The opinion of the court was delivered by: William H. Walls, U.S.D.J.
This document relates to:
ERNST & YOUNG LLP Defendant and Third- Party Plaintiff, v. CENDANT MEMBERSHIP SERVICES, INC, CASPER SABATINO, STEVEN SPEAKS, KEVIN T. KEARNEY, and MARY SATTLER Third-Party Defendants. CASPER SABATINO, Third-Party Defendant, Counterclaimant and Cross-Claimant v. ERNST & YOUNG LLP, et al. Counterclaim and Cross-Claim Defendant.
This matter is before the Court on defendant and third-party plaintiff Ernst & Young LLP's motion to dismiss Casper Sabatino's counterclaims and cross-claims for contribution and indemnification. Pursuant to Fed. R. Civ. P. 78, the Court decides the motion without oral argument. Defendant's motion is granted.
Ernst & Young LLP ("E&Y") is a defendant in the amended and consolidated class action complaint ("Cendant class action") filed by purchasers of Cendant Corporation ("Cendant") and CUC International, Inc. securities ("Cendant class action plaintiffs"). E&Y has filed a third-party complaint against Cendant Membership Services, Inc. ("CMS") and several individuals, including Casper Sabatino. Mr. Sabatino was Vice President of Accounting and Financial Reporting for CUC before its merger with HFS, Inc. ("HFS") to form Cendant in December 1997. After the merger, Sabatino held the same position at CMS until he was promoted to Vice President of Business Development for Cendant.
E&Y's third-party complaint seeks damages from third-party defendant Sabatino for fraud (Count II), fraudulent inducement of contract (Count III), negligent misrepresentation (Count IV), and contribution under 15 U.S.C. § 78j (Count VI). In response, Sabatino filed an answer and counter- and cross-claims for contribution and indemnification against all defendants, cross-claim defendants and third-party defendants, including E&Y.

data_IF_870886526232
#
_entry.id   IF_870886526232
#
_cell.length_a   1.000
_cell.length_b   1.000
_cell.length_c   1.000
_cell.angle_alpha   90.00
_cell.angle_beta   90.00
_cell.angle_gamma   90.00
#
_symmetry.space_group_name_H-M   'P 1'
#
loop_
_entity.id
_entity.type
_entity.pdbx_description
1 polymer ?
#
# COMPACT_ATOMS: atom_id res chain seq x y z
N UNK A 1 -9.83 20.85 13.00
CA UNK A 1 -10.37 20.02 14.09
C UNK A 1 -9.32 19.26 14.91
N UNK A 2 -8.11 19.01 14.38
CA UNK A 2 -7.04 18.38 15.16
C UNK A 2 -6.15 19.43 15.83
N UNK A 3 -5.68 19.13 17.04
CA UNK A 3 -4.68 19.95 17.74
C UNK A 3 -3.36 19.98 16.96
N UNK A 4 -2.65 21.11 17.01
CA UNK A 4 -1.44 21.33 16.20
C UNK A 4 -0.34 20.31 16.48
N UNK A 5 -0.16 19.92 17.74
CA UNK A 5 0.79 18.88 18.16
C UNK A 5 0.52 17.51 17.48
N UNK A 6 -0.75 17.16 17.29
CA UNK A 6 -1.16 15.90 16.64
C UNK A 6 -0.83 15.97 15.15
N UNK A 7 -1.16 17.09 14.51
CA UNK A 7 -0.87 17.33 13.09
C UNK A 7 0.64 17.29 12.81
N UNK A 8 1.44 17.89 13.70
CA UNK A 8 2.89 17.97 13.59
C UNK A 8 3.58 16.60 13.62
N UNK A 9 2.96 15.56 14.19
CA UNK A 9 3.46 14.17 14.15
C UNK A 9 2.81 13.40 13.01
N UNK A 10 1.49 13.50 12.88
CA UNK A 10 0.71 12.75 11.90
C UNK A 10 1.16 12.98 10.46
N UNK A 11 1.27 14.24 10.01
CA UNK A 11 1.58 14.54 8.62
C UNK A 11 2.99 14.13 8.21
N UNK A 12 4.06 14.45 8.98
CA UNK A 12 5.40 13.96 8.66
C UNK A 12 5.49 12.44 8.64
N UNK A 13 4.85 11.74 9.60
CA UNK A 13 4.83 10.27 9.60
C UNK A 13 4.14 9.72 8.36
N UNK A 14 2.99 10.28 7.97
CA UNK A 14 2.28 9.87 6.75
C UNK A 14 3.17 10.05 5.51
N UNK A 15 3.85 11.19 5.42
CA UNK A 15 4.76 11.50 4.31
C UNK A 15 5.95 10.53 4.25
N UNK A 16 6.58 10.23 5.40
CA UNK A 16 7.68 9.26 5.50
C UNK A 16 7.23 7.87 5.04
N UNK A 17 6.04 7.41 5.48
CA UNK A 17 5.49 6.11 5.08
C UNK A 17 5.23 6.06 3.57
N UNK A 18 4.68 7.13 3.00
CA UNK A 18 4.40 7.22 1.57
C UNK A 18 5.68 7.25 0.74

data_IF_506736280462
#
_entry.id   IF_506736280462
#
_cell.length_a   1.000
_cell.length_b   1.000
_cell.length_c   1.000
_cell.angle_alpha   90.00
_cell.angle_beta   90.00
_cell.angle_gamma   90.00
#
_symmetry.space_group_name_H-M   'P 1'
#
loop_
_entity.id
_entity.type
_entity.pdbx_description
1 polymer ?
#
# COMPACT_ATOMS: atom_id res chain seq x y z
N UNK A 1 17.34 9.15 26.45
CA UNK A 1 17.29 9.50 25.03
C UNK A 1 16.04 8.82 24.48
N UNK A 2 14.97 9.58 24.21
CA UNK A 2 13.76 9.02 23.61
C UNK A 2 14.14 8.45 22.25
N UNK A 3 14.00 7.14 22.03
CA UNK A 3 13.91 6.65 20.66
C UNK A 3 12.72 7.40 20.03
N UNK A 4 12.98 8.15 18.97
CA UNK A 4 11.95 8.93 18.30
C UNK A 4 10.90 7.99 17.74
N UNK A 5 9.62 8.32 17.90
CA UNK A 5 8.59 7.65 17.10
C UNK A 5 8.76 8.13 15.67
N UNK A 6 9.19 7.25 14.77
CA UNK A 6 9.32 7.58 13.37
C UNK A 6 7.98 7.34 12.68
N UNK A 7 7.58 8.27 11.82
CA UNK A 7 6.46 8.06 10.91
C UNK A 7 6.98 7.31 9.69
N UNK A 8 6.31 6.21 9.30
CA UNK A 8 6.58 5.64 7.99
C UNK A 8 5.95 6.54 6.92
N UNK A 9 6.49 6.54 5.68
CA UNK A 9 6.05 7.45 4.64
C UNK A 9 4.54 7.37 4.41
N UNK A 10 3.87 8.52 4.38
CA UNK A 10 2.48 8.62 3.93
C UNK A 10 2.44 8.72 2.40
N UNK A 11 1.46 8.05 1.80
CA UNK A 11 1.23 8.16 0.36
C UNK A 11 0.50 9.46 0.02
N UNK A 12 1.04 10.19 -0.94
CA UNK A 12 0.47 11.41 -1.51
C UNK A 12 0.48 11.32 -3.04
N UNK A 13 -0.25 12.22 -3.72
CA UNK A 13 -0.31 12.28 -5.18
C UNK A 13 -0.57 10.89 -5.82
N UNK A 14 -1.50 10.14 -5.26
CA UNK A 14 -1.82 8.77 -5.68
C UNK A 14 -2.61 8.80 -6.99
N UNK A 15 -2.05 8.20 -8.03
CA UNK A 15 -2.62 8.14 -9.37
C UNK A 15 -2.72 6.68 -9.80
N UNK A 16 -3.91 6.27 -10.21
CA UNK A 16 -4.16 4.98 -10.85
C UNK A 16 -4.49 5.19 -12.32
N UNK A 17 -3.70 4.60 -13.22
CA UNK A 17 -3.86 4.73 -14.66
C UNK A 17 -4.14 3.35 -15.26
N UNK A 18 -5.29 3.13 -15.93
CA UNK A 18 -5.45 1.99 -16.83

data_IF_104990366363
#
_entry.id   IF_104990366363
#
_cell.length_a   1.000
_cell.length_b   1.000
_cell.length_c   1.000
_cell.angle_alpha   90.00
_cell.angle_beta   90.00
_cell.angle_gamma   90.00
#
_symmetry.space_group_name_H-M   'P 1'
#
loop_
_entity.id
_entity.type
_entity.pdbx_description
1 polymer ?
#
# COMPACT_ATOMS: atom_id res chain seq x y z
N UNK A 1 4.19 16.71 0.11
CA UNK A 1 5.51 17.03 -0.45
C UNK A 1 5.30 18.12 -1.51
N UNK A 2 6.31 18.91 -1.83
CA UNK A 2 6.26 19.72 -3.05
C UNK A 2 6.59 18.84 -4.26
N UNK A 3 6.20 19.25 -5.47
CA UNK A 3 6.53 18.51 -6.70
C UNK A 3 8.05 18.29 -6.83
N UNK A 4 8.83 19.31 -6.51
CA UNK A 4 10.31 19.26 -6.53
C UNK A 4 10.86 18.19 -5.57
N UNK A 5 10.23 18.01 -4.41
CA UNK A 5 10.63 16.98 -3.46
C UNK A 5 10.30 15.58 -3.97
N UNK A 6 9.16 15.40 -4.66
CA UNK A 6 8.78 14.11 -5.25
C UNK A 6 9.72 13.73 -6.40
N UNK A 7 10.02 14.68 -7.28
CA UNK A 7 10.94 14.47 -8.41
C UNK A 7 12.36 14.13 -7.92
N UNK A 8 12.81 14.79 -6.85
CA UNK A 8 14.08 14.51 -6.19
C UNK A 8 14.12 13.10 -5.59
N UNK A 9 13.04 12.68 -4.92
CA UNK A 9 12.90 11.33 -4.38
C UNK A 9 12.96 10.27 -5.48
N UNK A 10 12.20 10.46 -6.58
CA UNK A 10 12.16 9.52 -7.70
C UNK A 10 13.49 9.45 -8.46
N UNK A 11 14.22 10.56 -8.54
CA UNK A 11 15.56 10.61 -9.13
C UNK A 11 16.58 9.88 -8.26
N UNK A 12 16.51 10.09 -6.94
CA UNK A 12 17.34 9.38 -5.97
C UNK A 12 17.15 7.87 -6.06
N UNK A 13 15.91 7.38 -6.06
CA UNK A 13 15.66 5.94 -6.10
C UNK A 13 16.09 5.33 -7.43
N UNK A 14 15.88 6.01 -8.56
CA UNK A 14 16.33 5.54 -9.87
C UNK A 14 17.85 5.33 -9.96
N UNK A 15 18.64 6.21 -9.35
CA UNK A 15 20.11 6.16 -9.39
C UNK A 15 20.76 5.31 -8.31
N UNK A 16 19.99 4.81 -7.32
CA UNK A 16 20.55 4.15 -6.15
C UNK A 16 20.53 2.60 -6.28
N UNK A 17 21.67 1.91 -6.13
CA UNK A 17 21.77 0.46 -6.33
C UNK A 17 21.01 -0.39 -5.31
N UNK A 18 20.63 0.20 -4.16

E&Y has moved to dismiss Sabatino's counter- and cross-claims for contribution and indemnification. It argues that (1) Sabatino's claim for contribution is legally impermissible because E&Y is the plaintiff in this action; (2) Sabatino's claim for indemnification is not cognizable under federal securities laws; (3) any common-law indemnification claim is unavailable because E&Y is not a third-party to the action; and (4) even if Sabatino's claims against E&Y had legal basis, his factual allegations are insufficient to support them. Sabatino responds that E&Y's status as plaintiff is irrelevant because E&Y is a defendant in the consolidated class action pending before this Court. Thus, he argues, as a potential tortfeasor, E&Y may be liable for contribution and indemnification claims brought by other potential tortfeasors, including Mr. Sabatino. See Sabatino Brf. at 4 ("While technically a third-party `plaintiff,' for all intents and purposes E&Y is a defendant, and the claims alleged by Mr. Sabatino are for contribution and indemnification.").
On a motion to dismiss pursuant to Fed. R. Civ. P. 12(b)(6), the court is required to accept as true all allegations in the complaint, and all reasonable inferences that can be drawn therefrom, and to view them in the light most favorable to the non-moving party. See Oshiver v. Levin, Fishbein, Sedran & Berman, 38 F.3d 1380, 1384 (3d Cir. 1994). The question is whether the claimant can prove any set of facts consistent with his/her allegations that will entitle him/her to relief, not whether that person will ultimately prevail. Hishon v. King & Spalding, 467 U.S. 69, 73, 104 S. Ct. 2229, 2232, 81 L. Ed. 2d 59 (1984). The claimant, however, must set forth sufficient information to outline the elements of his claims or to permit inferences to be drawn that these elements exist. See Fed. R. Civ. P. 8(a)(2); Conley v. Gibson, 355 U.S. 41, 45-46, 78 S. Ct. 99, 101-102, 2 L. Ed. 2d 80 (1957). The Court may consider the allegations of the complaint, as well as documents attached to or ...